In still another sign that things may be improving for consumers around the world, as the Bank of England has reported consumer credit in the U.K. has grown at its fastest pace since 2007.
That’s great news for an economy that – similar to the U.S. – depends on consumers for a majority of its growth.
Rising credit card debt
While many of the Eurozone economies and the Euro currency itself are suffering, the British Pound is showing signs of stability and strength.
Recent data released by the Bank of England, the U.K.’s central bank, show credit card debt rose by £1.25 billion in the month of November. That’s the strongest debt increase since the second quarter of 2007 – just before the credit crisis and subsequent Great Recession that shook world economies.
The Bank of England report went on to show overall consumer credit growth in November reached £ 19 billion. It also reported fewer consumers were defaulting on their debts during the period and that household spending rose to its highest level in four years.
Lenders that were surveyed by the bank reported annual percentage increases that indicated strong demand would continue. Among the figures reported were:
- A total of 54.8 percent of lenders reported increasing demand for unsecured loans in the final quarter of 2014, with a 58.3 percent increase in demand for credit cards.
- More than 35 percent of lenders expected demand for continue rising in the coming quarter.
- More than 30 percent of lenders also reported medium-sized businesses were increasing their levels of debt as well.
- A reported 19.6 percent of lenders said debt default had dropped in the final quarter compared with the third quarter.
What’s driving it?
One reason given for the increase in consumer and business debt levels is reported as the increased competition between banks and credit card companies for borrowers.
In an effort to lure new clients, many institutions began offering generous balance transfer offers and other incentives.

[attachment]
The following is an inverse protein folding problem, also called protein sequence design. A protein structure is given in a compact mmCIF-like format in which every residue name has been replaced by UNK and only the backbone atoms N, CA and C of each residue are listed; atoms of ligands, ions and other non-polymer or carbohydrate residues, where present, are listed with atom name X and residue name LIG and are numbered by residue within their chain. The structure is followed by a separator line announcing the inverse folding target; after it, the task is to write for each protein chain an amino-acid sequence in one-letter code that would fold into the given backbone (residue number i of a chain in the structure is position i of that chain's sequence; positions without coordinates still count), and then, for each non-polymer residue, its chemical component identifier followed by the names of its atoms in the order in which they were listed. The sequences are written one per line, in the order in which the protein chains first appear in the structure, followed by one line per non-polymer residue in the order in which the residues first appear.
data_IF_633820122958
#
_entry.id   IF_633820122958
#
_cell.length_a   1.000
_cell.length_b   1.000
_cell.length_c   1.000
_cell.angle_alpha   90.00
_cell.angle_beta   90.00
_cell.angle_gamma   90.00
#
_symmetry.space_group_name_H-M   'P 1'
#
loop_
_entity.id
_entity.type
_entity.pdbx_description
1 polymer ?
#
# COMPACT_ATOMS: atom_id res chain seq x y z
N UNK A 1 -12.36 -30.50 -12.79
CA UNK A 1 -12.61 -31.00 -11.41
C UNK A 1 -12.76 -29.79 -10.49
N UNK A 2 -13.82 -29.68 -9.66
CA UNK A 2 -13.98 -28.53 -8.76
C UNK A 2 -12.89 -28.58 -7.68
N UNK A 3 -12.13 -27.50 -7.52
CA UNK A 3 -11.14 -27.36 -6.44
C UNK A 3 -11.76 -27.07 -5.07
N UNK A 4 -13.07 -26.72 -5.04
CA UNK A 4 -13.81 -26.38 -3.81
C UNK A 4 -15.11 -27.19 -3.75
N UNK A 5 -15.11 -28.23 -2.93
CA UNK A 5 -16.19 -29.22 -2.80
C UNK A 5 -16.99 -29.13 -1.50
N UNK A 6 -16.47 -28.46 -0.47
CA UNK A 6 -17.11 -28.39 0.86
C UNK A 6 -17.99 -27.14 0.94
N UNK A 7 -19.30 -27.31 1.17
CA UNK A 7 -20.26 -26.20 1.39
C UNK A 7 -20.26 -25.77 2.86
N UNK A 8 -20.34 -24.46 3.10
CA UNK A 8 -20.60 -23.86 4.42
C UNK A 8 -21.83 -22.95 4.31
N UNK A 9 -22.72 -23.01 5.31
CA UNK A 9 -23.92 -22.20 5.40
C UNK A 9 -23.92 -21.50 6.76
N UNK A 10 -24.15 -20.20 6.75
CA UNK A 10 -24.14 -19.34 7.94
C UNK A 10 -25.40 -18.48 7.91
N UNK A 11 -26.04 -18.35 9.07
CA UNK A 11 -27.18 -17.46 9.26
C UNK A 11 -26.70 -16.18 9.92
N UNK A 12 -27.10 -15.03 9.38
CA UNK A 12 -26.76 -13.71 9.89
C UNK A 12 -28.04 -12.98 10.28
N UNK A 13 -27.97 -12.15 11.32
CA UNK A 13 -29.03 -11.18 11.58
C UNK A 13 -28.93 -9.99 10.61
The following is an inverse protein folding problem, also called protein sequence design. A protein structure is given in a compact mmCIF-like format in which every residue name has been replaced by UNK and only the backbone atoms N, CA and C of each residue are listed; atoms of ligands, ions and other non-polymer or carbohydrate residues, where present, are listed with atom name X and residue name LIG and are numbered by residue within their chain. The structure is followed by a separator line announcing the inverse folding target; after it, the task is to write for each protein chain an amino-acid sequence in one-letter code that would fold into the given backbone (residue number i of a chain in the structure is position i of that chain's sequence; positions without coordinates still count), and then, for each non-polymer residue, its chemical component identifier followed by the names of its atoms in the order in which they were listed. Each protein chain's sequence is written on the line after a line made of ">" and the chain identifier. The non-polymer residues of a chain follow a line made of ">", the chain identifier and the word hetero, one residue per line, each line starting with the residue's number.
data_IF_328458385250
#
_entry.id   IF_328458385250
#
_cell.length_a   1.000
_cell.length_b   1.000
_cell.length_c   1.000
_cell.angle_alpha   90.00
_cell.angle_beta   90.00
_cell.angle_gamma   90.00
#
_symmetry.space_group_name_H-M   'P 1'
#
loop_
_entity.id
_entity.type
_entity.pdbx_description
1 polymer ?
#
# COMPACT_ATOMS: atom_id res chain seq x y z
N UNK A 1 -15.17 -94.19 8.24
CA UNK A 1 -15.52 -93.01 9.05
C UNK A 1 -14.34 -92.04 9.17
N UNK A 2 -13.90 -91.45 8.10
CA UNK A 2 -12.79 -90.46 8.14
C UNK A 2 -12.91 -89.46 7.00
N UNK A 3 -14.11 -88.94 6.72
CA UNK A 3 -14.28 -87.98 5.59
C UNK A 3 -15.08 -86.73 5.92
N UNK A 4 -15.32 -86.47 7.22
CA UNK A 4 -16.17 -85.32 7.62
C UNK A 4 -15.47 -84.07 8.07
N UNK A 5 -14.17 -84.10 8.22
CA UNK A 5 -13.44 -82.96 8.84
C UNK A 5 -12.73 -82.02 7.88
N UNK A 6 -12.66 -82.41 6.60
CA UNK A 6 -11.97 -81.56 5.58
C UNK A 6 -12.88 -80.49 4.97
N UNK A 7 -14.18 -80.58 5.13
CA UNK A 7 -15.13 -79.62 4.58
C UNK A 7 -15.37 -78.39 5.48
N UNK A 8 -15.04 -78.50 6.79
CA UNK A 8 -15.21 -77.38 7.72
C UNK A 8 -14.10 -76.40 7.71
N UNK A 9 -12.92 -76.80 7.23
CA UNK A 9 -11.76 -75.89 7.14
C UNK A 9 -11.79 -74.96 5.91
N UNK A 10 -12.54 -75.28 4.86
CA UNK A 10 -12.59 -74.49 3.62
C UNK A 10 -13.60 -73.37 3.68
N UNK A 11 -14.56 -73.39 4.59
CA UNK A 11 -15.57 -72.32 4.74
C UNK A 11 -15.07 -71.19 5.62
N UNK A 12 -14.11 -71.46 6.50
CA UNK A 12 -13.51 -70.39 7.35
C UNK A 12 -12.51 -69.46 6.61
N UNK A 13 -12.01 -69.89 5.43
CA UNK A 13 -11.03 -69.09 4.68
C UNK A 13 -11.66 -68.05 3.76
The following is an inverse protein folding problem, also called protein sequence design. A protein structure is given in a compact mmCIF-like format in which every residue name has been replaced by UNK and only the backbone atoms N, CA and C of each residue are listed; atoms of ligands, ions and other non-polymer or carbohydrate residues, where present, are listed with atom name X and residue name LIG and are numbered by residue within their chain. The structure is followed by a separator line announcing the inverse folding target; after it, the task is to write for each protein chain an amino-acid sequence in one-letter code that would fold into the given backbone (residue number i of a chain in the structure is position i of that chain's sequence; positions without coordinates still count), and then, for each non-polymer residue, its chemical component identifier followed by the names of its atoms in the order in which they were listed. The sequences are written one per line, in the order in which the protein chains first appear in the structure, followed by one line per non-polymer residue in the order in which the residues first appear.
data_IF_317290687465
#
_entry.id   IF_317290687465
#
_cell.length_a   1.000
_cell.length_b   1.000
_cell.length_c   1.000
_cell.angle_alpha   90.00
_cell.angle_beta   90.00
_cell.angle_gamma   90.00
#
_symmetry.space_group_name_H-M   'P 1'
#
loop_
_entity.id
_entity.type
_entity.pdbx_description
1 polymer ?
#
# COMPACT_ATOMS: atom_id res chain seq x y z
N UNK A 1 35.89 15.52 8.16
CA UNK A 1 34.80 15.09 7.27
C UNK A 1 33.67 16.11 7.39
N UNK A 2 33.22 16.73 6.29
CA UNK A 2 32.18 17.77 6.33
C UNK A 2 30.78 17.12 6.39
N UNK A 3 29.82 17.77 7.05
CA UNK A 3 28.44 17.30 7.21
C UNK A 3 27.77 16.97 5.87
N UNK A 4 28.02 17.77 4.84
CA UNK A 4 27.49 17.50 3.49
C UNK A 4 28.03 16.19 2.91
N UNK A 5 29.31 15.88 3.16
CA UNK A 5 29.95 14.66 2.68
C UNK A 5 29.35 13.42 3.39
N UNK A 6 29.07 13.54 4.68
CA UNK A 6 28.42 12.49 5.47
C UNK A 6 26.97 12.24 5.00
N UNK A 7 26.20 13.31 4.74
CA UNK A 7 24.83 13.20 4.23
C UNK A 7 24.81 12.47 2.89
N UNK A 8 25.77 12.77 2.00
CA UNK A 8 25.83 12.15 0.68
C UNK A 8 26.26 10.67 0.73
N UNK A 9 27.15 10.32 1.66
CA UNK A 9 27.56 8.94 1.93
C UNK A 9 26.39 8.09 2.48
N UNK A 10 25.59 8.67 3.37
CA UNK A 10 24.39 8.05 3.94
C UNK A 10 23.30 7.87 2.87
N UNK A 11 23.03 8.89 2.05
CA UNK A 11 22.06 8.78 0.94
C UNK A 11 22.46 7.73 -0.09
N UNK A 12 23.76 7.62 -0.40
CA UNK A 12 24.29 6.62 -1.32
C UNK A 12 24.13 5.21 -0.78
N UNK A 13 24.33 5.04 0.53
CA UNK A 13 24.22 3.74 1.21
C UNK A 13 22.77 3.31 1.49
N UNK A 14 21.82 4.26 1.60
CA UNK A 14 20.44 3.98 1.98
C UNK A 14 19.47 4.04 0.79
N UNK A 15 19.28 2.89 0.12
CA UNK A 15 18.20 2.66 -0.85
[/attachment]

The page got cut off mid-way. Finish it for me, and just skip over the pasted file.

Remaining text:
That fact, coupled with the historic rise in spending due to the holiday period, may account for the majority of the increase in willingness to take on more debt. Still, growth at the fastest rate since the Great Recession can’t be ignored.
Not everyone is so sanguine about the increase in consumers willing to take on new debt, however. At least one British consumer group, StepChange, complained that the figures point to a worrying rise in people’s reliance on credit.
“While most people will be able to cope with the extra borrowing,” financial literacy charity Money Advice Trust told The Guardian, “We are concerned that many households will have overstretched – particularly over the Christmas period.”
An additional piece of information from the Bank of England report has to do with consumers’ single biggest purchase – a home.
Mortgage lending for the period rose by 3.5 percent, compared with a 0.6 percent increase in housing prices. At an average mortgage price of £170,514, an increase of £8,000 from the beginning of the year, a typical home in England is still selling below the peak in 2007 of £186,044.
What can we tackle our own debts?
Finally, consumers in the U.K. as well as here in the U.S. can use a few simple tips to help reign in debt that they may have accumulated during the holidays.
- Now is the time of year to focus on paying down high-interest credit card debt first.
- Consider a zero-interest card and transfer high-interest debt to that card.
- Be frugal with your discretionary spending and put every extra dollar toward credit card repayment.
- Consolidate credit card debt onto an existing low-interest card.
- Call your credit card company to ask for a lower interest rate or other promotional offer.
If we truly are in the beginning of a new economic expansion cycle, all of us could be in for some good news. One of the best ways to take advantage is by making sure our debt is under control and that we don’t abuse the good credit we’ve earned.
Editorial Note: Opinions expressed here are the author's alone, not those of any bank, credit card issuer, airline or hotel chain, and have not been reviewed, approved or otherwise endorsed by any of these entities.